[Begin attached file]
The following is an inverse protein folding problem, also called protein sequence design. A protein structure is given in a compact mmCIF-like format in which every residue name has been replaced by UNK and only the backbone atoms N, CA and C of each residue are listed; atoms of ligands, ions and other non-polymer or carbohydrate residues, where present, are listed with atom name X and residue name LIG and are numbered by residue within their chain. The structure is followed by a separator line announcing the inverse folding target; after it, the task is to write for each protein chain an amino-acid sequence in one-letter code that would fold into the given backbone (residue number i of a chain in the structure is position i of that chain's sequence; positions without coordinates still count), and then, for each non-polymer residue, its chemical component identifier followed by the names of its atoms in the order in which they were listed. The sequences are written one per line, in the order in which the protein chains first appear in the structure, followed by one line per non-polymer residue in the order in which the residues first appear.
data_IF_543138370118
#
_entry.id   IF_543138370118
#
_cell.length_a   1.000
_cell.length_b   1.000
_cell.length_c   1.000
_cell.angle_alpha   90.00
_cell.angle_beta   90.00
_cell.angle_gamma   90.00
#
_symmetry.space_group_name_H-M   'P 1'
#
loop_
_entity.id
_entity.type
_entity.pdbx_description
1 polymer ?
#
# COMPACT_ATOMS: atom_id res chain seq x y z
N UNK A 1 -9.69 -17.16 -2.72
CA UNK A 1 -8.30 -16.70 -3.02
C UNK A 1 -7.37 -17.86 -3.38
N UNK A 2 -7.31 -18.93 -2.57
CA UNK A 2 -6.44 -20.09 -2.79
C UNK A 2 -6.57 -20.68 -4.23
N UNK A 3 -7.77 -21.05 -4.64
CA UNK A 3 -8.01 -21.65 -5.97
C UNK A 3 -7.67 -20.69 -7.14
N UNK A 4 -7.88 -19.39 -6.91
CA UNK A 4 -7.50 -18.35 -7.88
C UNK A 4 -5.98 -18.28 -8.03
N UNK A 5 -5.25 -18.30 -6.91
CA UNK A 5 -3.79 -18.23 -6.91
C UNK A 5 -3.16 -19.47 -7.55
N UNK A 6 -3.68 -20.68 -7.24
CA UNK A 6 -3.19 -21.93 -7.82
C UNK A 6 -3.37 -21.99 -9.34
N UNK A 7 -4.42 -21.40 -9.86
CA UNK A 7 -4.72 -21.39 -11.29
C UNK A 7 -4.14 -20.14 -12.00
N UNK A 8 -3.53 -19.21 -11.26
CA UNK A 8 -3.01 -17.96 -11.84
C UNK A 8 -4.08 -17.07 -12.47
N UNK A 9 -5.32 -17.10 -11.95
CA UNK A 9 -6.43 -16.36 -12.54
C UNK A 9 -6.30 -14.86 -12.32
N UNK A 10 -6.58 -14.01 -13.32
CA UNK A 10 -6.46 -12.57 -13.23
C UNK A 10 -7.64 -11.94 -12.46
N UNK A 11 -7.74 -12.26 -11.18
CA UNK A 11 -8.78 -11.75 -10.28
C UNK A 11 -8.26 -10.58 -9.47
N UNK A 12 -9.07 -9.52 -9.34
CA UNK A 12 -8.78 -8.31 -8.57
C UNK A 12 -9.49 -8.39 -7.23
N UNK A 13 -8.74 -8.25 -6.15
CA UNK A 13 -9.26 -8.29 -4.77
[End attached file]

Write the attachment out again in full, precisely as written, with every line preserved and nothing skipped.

The following is an inverse protein folding problem, also called protein sequence design. A protein structure is given in a compact mmCIF-like format in which every residue name has been replaced by UNK and only the backbone atoms N, CA and C of each residue are listed; atoms of ligands, ions and other non-polymer or carbohydrate residues, where present, are listed with atom name X and residue name LIG and are numbered by residue within their chain. The structure is followed by a separator line announcing the inverse folding target; after it, the task is to write for each protein chain an amino-acid sequence in one-letter code that would fold into the given backbone (residue number i of a chain in the structure is position i of that chain's sequence; positions without coordinates still count), and then, for each non-polymer residue, its chemical component identifier followed by the names of its atoms in the order in which they were listed. The sequences are written one per line, in the order in which the protein chains first appear in the structure, followed by one line per non-polymer residue in the order in which the residues first appear.
data_IF_543138370118
#
_entry.id   IF_543138370118
#
_cell.length_a   1.000
_cell.length_b   1.000
_cell.length_c   1.000
_cell.angle_alpha   90.00
_cell.angle_beta   90.00
_cell.angle_gamma   90.00
#
_symmetry.space_group_name_H-M   'P 1'
#
loop_
_entity.id
_entity.type
_entity.pdbx_description
1 polymer ?
#
# COMPACT_ATOMS: atom_id res chain seq x y z
N UNK A 1 -9.69 -17.16 -2.72
CA UNK A 1 -8.30 -16.70 -3.02
C UNK A 1 -7.37 -17.86 -3.38
N UNK A 2 -7.31 -18.93 -2.57
CA UNK A 2 -6.44 -20.09 -2.79
C UNK A 2 -6.57 -20.68 -4.23
N UNK A 3 -7.77 -21.05 -4.64
CA UNK A 3 -8.01 -21.65 -5.97
C UNK A 3 -7.67 -20.69 -7.14
N UNK A 4 -7.88 -19.39 -6.91
CA UNK A 4 -7.50 -18.35 -7.88
C UNK A 4 -5.98 -18.28 -8.03
N UNK A 5 -5.25 -18.30 -6.91
CA UNK A 5 -3.79 -18.23 -6.91
C UNK A 5 -3.16 -19.47 -7.55
N UNK A 6 -3.68 -20.68 -7.24
CA UNK A 6 -3.19 -21.93 -7.82
C UNK A 6 -3.37 -21.99 -9.34
N UNK A 7 -4.42 -21.40 -9.86
CA UNK A 7 -4.72 -21.39 -11.29
C UNK A 7 -4.14 -20.14 -12.00
N UNK A 8 -3.53 -19.21 -11.26
CA UNK A 8 -3.01 -17.96 -11.84
C UNK A 8 -4.08 -17.07 -12.47
N UNK A 9 -5.32 -17.10 -11.95
CA UNK A 9 -6.43 -16.36 -12.54
C UNK A 9 -6.30 -14.86 -12.32
N UNK A 10 -6.58 -14.01 -13.32
CA UNK A 10 -6.46 -12.57 -13.23
C UNK A 10 -7.64 -11.94 -12.46
N UNK A 11 -7.74 -12.26 -11.18
CA UNK A 11 -8.78 -11.75 -10.28
C UNK A 11 -8.26 -10.58 -9.47
N UNK A 12 -9.07 -9.52 -9.34
CA UNK A 12 -8.78 -8.31 -8.57
C UNK A 12 -9.49 -8.39 -7.23
N UNK A 13 -8.74 -8.25 -6.15
CA UNK A 13 -9.26 -8.29 -4.77